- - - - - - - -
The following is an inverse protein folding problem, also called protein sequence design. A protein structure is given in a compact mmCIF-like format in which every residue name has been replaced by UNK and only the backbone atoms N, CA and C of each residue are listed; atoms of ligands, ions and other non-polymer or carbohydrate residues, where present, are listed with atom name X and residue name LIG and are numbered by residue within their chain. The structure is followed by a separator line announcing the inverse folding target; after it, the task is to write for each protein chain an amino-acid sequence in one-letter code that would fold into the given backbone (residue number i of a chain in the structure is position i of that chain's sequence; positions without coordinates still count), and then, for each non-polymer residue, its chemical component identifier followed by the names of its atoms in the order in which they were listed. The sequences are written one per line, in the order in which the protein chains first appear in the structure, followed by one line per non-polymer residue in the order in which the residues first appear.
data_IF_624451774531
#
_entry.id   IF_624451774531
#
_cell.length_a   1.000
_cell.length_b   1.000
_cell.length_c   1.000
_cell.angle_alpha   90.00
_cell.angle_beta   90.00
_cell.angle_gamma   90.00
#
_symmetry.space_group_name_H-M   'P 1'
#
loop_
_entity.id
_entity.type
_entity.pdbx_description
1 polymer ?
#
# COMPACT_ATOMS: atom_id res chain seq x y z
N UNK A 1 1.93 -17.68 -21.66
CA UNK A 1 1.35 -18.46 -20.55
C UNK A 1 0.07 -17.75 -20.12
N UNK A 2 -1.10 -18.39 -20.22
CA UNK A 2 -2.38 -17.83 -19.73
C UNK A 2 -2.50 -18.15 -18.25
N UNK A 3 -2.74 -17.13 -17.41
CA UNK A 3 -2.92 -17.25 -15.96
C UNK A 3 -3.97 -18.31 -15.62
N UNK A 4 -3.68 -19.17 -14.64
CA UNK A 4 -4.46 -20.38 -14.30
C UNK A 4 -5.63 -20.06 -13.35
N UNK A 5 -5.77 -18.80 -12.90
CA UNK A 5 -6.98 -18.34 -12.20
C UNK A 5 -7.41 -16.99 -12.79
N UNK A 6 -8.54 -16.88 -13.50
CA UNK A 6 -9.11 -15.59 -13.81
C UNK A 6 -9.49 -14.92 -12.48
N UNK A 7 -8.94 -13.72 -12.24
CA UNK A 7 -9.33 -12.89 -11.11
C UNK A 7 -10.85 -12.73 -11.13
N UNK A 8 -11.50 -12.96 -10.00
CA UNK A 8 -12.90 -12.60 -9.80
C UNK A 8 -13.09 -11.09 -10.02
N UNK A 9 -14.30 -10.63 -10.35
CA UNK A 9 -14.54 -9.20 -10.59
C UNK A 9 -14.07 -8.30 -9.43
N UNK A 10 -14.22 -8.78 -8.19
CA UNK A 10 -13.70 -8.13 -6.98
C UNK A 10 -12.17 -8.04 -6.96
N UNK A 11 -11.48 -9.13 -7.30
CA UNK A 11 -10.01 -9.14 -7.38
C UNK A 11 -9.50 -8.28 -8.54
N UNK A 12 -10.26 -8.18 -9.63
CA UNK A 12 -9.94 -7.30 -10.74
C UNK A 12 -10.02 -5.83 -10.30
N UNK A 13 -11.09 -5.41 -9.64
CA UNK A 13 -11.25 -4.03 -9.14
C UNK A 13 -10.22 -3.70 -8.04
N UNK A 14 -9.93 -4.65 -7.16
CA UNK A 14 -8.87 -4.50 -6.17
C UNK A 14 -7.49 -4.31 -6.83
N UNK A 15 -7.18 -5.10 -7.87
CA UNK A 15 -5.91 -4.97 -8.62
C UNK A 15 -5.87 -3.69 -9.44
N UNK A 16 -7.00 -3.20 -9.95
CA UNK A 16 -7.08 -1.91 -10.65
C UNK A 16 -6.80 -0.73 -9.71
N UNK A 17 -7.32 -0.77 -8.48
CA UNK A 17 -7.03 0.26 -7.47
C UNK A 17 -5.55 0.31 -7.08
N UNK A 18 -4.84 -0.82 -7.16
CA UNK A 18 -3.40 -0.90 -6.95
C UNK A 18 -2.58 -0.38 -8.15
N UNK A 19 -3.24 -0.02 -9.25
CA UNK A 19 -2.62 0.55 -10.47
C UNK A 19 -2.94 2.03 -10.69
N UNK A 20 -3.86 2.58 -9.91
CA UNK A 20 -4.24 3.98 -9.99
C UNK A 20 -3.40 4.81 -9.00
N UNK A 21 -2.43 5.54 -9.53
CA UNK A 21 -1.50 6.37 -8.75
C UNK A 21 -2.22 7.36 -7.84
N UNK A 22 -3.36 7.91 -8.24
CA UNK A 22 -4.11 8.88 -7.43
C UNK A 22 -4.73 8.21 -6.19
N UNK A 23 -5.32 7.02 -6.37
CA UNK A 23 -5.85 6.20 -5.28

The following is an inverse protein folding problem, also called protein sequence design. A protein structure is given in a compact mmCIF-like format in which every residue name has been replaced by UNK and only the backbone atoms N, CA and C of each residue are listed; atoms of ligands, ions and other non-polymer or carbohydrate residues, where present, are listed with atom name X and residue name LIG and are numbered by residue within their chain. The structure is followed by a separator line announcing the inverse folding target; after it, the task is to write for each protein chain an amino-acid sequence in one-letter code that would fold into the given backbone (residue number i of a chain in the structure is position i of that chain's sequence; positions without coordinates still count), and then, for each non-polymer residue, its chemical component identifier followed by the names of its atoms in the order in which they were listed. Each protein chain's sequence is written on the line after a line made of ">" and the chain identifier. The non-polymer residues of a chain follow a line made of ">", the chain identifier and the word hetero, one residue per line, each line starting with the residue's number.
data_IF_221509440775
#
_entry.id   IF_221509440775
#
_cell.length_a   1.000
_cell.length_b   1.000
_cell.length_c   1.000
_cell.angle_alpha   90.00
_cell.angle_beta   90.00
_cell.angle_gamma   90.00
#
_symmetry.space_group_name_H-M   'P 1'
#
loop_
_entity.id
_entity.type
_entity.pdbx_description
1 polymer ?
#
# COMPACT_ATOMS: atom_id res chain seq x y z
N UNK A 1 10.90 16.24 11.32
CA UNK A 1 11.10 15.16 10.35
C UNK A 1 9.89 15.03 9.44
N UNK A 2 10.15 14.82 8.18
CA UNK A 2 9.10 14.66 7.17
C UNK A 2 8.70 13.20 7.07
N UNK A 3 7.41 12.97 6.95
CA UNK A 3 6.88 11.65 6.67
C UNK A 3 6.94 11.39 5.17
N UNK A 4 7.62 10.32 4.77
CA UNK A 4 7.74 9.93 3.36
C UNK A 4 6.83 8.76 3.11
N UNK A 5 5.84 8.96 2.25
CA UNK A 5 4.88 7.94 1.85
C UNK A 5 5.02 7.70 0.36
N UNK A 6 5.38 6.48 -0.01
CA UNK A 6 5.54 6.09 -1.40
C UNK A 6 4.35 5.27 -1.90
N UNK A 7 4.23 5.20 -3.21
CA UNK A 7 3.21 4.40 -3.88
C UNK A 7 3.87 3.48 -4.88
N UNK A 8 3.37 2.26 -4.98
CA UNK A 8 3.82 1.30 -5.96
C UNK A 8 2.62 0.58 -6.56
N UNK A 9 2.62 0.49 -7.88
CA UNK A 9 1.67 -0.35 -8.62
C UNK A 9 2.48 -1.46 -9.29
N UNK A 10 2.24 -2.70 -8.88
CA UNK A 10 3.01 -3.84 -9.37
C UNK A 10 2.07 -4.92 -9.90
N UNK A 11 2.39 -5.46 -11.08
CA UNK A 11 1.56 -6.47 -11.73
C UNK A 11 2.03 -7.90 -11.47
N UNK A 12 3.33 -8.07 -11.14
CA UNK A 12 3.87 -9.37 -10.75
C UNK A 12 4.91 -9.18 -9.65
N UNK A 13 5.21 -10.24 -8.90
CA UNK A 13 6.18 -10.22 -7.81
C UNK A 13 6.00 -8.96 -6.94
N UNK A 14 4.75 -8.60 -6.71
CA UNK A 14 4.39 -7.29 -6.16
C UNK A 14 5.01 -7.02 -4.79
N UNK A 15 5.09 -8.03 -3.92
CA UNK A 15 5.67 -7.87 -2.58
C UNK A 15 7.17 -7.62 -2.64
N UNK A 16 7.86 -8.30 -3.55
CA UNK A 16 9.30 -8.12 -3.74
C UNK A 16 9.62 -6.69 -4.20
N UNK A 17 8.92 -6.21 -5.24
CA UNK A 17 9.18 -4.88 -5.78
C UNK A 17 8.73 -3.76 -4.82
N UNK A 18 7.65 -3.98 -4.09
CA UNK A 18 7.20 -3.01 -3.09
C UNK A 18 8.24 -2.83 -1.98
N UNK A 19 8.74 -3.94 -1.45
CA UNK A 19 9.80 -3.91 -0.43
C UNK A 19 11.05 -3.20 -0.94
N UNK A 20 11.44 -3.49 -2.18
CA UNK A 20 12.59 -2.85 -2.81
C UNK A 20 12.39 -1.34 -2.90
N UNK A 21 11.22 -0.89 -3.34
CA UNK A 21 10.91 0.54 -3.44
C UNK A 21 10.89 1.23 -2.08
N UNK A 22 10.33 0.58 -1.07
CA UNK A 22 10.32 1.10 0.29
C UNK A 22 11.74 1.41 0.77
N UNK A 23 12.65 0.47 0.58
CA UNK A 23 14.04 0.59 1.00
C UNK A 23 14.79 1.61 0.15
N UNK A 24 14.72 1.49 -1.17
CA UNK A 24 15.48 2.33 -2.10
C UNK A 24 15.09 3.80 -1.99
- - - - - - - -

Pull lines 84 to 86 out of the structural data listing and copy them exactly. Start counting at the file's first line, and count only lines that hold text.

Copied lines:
C UNK A 21 -2.22 7.36 -7.84
N UNK A 22 -3.36 7.91 -8.24
CA UNK A 22 -4.11 8.88 -7.43